In an interview with PhotoPills, Professional photographer Rachel Jones, unveils her secrets to some of her best astrophotography and aurora images.
She explains her technique by photo stacking, exposing for the highlights, and using multiple images from different hours of the night to blend the perfect shot.
Photo stack to reduce noise
Rachel explains that photo stacking can make images of the night sky cleaner with less noise. She uses these steps for her on-camera workflow.
- Scout a location during the day
If you’ve ever tried finding a composition at night, you know how frustrating it can be. Rachel recommends finding a location during the day to avoid missed compositions.
Finding a shooting location during the day will also save you time at night when you’re feeling tired.
- Interval shooting with one second between exposures
Interval shooting is helpful when you have to merge the photos together in post. The stars will be more evenly spaced allowing for more precise stacking.
- Photopills NPF formula to calculate for sharp stars
The NPF rule is much better than the old 500 rule for determining shutter speed. When using the photopills app, you can find the NPF rule based on your camera and apertures.
It will usually choose a very fast shutter speed to ensure you don’t have any star trails. This won’t work with apertures greater than f2.8.
- Sony’s bright monitoring setting
Sony cameras have a unique camera setting called bright monitoring. It increases the iso, aperture, and shutter speed, so you can see in the dark. It can be a lifesaver if you’re having difficulty visualizing your composition.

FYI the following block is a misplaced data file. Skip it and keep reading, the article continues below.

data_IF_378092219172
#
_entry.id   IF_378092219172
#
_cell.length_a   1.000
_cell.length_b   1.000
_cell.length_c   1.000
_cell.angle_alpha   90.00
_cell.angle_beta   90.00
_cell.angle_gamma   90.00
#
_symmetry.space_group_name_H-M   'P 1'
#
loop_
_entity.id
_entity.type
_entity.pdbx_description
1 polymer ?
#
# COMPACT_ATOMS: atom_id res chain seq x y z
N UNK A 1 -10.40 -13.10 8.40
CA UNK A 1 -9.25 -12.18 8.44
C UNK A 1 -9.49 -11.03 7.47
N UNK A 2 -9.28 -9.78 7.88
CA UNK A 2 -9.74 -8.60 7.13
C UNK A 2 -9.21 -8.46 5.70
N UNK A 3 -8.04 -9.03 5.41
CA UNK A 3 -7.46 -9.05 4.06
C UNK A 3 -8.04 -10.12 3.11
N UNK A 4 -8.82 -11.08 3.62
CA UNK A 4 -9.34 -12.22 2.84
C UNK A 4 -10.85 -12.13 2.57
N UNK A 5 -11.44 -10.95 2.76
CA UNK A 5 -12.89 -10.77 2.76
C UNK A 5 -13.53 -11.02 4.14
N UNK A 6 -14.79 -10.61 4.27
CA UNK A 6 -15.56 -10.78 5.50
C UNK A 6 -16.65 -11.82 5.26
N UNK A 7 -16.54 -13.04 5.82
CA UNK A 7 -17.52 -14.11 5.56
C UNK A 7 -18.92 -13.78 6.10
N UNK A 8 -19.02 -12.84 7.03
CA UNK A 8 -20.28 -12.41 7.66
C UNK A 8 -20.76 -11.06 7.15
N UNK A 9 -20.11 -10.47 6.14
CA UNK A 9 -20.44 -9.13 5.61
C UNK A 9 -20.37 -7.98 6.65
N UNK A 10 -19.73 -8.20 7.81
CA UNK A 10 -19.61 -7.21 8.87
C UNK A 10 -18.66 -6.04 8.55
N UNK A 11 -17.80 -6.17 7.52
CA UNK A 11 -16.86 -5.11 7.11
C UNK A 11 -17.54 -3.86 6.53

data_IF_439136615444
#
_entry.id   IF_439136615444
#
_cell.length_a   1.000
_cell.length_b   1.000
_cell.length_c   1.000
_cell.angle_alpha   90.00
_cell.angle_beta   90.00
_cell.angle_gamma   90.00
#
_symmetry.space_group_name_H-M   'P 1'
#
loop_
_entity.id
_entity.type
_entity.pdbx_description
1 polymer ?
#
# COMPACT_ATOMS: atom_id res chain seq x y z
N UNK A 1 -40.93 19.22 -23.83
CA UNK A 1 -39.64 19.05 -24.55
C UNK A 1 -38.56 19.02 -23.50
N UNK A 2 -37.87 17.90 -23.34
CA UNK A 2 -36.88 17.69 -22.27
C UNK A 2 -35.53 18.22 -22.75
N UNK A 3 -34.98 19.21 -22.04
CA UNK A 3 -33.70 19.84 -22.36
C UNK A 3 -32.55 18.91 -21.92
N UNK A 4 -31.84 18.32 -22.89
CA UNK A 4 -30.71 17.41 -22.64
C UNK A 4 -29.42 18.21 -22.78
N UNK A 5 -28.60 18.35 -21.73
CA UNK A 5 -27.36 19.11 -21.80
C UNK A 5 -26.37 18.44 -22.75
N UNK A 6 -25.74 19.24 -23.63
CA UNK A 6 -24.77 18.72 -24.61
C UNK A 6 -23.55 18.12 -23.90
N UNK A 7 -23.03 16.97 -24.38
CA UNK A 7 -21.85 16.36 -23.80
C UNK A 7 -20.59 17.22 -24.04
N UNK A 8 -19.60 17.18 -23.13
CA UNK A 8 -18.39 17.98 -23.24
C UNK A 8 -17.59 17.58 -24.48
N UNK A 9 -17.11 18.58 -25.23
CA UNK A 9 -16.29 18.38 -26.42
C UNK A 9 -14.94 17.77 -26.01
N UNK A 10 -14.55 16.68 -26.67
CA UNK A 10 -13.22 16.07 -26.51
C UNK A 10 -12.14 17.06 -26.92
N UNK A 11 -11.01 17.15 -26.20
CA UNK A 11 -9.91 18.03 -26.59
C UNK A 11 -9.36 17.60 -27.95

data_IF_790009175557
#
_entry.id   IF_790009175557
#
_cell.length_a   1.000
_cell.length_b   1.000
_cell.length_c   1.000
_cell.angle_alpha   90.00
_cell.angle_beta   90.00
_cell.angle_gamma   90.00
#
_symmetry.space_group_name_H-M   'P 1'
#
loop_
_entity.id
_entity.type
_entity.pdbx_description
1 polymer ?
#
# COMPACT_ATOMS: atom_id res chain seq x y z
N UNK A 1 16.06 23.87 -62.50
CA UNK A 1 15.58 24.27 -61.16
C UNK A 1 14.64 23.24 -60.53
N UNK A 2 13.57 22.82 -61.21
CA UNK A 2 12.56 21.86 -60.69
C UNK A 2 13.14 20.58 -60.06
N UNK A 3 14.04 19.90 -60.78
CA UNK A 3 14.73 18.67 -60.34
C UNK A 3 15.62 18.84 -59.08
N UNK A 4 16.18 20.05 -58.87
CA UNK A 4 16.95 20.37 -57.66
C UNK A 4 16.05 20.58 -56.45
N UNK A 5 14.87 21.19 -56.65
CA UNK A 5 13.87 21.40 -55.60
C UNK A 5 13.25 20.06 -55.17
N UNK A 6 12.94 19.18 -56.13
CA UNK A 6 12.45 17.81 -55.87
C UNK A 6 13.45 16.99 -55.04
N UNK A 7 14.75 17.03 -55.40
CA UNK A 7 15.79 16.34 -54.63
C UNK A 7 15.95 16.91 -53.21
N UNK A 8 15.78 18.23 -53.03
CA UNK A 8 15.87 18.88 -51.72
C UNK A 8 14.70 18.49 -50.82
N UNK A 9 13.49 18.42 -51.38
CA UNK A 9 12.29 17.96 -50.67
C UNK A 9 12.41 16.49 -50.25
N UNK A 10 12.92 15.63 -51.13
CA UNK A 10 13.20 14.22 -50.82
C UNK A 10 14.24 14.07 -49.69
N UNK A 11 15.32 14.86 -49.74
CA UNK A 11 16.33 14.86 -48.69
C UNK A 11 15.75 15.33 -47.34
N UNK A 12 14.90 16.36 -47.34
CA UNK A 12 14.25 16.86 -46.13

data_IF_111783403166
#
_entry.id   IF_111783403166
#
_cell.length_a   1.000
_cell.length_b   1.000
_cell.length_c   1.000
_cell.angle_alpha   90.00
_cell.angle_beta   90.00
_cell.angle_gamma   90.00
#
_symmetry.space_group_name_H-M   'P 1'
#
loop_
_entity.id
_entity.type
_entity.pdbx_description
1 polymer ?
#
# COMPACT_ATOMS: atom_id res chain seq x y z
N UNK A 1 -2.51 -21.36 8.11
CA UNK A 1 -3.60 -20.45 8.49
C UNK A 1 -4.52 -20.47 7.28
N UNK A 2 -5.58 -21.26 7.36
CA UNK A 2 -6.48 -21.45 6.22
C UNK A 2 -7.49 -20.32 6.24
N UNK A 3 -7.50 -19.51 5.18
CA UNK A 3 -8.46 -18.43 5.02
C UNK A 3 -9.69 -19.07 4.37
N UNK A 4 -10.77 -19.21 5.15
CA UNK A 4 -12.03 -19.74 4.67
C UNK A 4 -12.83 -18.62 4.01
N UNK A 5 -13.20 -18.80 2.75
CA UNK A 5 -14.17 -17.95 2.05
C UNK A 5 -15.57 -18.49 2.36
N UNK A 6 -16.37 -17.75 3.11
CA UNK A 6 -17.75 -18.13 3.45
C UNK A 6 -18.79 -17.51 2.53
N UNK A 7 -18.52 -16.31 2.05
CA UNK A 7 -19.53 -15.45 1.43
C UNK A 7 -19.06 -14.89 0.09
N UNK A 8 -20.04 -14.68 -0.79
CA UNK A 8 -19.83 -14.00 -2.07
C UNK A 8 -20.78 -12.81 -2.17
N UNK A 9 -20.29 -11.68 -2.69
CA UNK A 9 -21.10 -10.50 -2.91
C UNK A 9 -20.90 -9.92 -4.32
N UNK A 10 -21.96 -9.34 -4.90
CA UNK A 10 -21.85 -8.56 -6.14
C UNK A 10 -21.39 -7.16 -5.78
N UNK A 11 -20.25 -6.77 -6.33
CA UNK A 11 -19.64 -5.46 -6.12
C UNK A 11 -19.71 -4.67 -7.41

Set the bright monitoring setting to a custom button, so you can see your composition before taking the shot.
- Use narrow apertures (f8-f11) at astronomical twilight (blue hour)
Rachel Recommends shooting images around astronomical twilight or blue hour to capture more detail and less noise. Astronomical twilight brings greater color to the image and will make navigating the area easier.
- 30 images focused stacked from foreground to background
On average Rachel takes around 30 images of the foreground and stacks them with different focus points from front to back. This ensures the stars and foreground are both in sharp focus.
- 7-20 images stacked of the night sky to reduce noise
Next, she focuses on the stars with a larger aperture (f2.8-1.4) and takes about 7-20 photos to stack for noise reduction.
- Stacked images are combined in Starry landscape stacker
How to photograph the Aurora
Capturing the Aurora can be challenging especially if it’s your first time. The sky can change quickly, and there are a few settings that will make this easier.
- Set your shutter speed to 2-8 seconds
The Aurora is bright and when it’s dancing across the sky, it’s best to have a relatively quick shutter speed. This will help to avoid overexposing the sky.
- Aperture of 2.8 or narrow in moonlight
If the moonlight is present, the sky will be even brighter, so avoid wide apertures like 1.8 or 1.4.
- Keep your iso below 3200
If you’re photographing the aurora, you most likely will be capturing single images, so keep your iso below 3200 to avoid noise.
- Focus stack the foreground (20-30 images)
Focus stacking the foreground will still be beneficial to ensure everything is focus from the foreground to infinity.
The best apps for photographing the Aurora
Below I’ve listed Rachel’s two favorite Aurora apps for beginners or experts.
- myaurora forecast (beginners)
- Spaceweatherlive (advanced users)
Recommended Camera Gear
Here is some of the gear Rachel uses for astrophotography.
Rachel uses the Sony A7iii, but you can also use the A7c. It’s lighter and uses the same sensor.
Here are a few others accessories that will keep you warm and safe.
As you photograph the night sky, you’ll learn that patience will improve you photos, especially when you are photo stacking and shooting at different times of the night. Astrophotography can be incredibly challenging. Don’t expect great results your first time. It take time to master, just like any other photography.
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